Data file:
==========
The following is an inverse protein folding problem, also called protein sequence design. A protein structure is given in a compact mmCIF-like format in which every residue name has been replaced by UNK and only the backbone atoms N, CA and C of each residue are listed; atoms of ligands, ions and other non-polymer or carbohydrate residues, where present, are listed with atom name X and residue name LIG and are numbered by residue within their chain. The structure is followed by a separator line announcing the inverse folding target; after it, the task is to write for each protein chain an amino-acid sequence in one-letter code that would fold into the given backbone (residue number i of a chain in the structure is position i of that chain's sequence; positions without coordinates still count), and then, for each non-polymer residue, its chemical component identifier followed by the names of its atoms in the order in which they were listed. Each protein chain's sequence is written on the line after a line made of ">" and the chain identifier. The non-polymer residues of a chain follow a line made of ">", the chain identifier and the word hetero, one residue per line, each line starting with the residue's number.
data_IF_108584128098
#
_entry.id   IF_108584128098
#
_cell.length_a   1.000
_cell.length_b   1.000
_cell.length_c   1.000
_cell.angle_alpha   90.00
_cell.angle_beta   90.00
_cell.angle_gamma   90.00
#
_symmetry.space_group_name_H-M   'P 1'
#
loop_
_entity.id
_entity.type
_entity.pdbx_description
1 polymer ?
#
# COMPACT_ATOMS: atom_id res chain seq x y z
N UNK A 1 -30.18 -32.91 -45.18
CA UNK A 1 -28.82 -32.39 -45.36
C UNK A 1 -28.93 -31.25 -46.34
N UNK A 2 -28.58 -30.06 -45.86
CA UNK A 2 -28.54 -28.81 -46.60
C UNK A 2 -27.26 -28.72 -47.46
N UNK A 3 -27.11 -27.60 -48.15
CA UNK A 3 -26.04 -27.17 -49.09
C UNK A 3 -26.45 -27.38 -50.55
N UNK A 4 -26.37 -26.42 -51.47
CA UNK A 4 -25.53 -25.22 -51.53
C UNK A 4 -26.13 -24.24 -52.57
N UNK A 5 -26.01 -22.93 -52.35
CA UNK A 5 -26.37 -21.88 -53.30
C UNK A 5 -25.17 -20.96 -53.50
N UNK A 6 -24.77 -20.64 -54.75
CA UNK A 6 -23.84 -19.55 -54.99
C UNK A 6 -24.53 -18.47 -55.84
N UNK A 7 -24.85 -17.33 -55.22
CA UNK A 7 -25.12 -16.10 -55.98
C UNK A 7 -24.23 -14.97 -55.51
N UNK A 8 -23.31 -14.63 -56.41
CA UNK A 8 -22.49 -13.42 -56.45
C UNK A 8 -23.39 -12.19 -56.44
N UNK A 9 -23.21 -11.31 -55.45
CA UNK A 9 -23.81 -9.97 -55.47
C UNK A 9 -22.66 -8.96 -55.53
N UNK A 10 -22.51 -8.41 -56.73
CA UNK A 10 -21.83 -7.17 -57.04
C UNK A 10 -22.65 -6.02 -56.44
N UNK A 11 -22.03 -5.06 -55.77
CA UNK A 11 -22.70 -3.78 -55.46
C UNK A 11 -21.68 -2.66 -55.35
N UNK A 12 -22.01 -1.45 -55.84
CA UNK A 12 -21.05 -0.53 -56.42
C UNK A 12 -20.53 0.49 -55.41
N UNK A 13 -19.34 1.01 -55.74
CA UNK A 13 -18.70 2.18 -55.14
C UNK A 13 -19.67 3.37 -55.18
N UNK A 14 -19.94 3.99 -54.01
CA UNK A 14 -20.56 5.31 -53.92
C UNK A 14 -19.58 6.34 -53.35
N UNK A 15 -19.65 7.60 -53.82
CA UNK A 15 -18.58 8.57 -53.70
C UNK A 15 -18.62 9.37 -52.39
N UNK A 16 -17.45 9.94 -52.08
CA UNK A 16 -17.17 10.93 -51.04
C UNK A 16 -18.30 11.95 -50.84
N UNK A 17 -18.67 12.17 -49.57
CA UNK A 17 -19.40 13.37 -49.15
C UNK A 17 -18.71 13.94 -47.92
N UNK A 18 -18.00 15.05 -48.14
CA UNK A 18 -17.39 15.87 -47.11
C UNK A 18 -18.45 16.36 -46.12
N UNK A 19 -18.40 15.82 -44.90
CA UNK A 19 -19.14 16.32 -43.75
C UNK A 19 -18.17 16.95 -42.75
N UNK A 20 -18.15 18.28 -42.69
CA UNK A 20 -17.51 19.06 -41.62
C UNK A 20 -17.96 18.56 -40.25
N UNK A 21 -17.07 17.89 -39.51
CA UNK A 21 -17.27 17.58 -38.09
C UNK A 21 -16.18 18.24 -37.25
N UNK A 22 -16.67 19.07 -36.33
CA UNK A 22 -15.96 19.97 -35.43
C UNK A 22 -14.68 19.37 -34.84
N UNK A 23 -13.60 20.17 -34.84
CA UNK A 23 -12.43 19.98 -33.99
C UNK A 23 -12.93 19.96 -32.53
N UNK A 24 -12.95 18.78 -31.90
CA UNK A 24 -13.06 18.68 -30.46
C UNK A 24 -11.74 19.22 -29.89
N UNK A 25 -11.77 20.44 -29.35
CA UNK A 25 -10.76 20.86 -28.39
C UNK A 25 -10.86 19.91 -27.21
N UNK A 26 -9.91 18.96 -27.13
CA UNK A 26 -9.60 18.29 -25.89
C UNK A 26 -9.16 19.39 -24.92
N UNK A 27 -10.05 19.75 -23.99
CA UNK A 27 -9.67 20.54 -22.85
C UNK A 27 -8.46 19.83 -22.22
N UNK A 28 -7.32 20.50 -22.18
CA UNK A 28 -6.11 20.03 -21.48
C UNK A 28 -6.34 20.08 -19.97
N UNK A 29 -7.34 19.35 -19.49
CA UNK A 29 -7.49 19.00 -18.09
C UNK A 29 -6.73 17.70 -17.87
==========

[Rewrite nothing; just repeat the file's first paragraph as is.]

The following is an inverse protein folding problem, also called protein sequence design. A protein structure is given in a compact mmCIF-like format in which every residue name has been replaced by UNK and only the backbone atoms N, CA and C of each residue are listed; atoms of ligands, ions and other non-polymer or carbohydrate residues, where present, are listed with atom name X and residue name LIG and are numbered by residue within their chain. The structure is followed by a separator line announcing the inverse folding target; after it, the task is to write for each protein chain an amino-acid sequence in one-letter code that would fold into the given backbone (residue number i of a chain in the structure is position i of that chain's sequence; positions without coordinates still count), and then, for each non-polymer residue, its chemical component identifier followed by the names of its atoms in the order in which they were listed. Each protein chain's sequence is written on the line after a line made of ">" and the chain identifier. The non-polymer residues of a chain follow a line made of ">", the chain identifier and the word hetero, one residue per line, each line starting with the residue's number.